C-Rod says what C-Rod thinks: iPhone to Android comparison shows Apple not the ripest of the bunch

In the smartphone world, we compare apples to oranges. We call them Apple and Android, followed by several grapes called Blackberries and Windows phones.

According to the digital research firm Comscore.com, iOS (Apple) and Android (Google) were the two leaders in mobile operating systems as of July, 2013 in the United States. Android leads garnering 51.8 percent of the market share while Apple comes in second at 40.4 percent.

Android has an advantage over the competition because its operating system (OS) works on multiple devices and is manufactured by different companies. Apple only has Apple to make its products and works on only one type of Apple Phone – the iPhone.

Both OS’s are great, but consumers seem to flock when Apple announces a new phone; a phone without significant upgrades from the last version except that it is now available in different colors.

Android keeps raising the bar, but if you slap an Apple logo on a piece of plastic with a brighter camera light, consumers buy it.

I own a Motorola Droid Razr, running on the Jellybean OS. I paid about $150 for a 32 GB version of the phone with a two-year contract. The iPhone 4s was the competing phone at the time at $200. What was grand about the iPhone 4s was the significant upgrade from its predecessor, the iPhone 3GS.

I did not forget the iPhone 4, but the 4S was not an upgrade from the iPhone 4. Apple just added Siri and a marginally better processor, but consumers raved about how revolutionary the 4S was.

Most Android phones are less expensive than the ones in the same price range as comparable Apple phones. Androids are a better investment because they offer the same thing as Apple phones.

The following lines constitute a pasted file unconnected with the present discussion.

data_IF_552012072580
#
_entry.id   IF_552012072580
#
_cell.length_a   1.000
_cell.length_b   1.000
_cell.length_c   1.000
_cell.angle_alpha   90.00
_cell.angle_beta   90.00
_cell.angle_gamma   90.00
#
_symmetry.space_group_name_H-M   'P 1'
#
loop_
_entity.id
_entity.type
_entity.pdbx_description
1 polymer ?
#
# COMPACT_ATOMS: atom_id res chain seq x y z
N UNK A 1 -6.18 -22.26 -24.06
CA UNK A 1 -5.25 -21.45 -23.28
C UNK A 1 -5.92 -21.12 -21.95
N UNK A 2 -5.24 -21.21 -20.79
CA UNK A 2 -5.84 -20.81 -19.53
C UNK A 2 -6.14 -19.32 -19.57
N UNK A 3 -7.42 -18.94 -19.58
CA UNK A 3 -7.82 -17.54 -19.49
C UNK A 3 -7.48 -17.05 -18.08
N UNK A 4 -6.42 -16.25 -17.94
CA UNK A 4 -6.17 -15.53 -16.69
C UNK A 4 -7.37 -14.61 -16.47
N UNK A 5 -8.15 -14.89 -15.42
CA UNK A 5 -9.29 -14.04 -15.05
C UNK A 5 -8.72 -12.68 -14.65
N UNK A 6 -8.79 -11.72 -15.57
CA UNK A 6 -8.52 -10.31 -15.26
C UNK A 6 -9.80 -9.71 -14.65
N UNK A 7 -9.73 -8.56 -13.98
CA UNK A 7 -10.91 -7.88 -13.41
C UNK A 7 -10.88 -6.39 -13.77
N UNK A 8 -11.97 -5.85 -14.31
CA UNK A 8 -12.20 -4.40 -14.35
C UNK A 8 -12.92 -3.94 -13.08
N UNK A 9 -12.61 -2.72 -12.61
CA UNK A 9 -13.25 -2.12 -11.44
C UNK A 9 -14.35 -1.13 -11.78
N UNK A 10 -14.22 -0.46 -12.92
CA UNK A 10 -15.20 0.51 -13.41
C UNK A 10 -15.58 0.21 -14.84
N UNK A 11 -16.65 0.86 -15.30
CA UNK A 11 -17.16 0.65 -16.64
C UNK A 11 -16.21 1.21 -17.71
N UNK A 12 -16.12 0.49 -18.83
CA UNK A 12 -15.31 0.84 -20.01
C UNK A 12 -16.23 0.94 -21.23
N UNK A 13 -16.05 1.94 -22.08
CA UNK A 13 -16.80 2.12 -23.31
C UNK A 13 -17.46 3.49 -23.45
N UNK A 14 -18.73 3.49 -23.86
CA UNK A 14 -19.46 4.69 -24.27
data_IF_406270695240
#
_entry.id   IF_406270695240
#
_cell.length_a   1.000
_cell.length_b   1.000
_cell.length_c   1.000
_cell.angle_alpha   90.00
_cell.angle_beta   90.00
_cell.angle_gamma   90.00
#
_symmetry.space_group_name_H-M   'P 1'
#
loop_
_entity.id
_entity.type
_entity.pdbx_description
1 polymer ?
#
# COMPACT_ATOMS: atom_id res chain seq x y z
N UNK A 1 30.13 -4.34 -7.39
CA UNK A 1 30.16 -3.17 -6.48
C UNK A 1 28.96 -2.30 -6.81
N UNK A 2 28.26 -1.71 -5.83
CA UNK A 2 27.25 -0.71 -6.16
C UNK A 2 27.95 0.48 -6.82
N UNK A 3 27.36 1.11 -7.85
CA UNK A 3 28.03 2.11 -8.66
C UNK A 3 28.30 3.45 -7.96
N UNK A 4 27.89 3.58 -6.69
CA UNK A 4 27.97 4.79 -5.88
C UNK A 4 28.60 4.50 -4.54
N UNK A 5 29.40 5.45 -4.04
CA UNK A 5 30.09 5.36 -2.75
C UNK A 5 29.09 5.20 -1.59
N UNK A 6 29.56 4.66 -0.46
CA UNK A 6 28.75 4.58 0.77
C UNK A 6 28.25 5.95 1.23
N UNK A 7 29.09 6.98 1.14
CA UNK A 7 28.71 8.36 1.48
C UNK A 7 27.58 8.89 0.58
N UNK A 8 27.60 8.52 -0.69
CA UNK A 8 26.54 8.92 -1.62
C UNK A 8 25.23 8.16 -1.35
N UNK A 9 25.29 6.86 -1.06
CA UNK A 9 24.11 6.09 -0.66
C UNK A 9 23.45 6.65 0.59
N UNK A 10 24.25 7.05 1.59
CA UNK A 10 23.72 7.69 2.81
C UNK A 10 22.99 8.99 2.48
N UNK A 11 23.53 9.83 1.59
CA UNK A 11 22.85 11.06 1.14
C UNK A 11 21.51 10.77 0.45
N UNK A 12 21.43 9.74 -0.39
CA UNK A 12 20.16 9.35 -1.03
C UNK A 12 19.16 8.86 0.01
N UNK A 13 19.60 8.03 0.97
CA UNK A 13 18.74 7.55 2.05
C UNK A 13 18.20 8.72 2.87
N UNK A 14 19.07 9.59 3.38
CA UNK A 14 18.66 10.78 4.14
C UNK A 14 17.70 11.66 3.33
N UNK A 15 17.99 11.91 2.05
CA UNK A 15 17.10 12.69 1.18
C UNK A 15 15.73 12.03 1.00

Apple charges for a patented display when Samsung’s Galaxy S4 display is bigger and offers a 441 pixels per inch (PPI). The iPhone 5S offers a 326 PPI on a smaller display. Slap an Apple logo on the phone and you get a $50 price hike just for the ‘sleek’ design.

Furthermore, Android phone owners have the luxury of not having to dish out cha-ching for proprietary accessories. For example, iPhone users cannot use a micro-usb charger; what most non-Apple devices use. You have to use the proprietary “Lightning Cable” which costs anywhere from $10-$30, depending on the brand.

Most Android phones let you use a simple $5 micro-usb cable, or the one from your old phone. The same concept applies to car phone chargers.

Also, most Android phones have the expandable micro SD slot to expand the memory capacity to store Apps, videos, music, and pictures. Apple only has on-board memory; you buy the phone with memory already set and can’t expand it.

Why do consumers keep buying into this?

User interface (UI) is the selling point of the phone. Apple’s current UI is iOS7 while Kit-Kat is Android’s latest UI rolling out to several phones (most are currently running on Jelly Bean).

What sold the iPhone with the previous OS is the calmness of the UI. Everything is round corners. There is no clutter on the home screen.

Android OS reminds me of a cluttered desktop on a computer. Of course, you can customize your home screen, but Apple has a simpler, yet definitive feel to the UI.

Guess I have some love for the rotten fruit.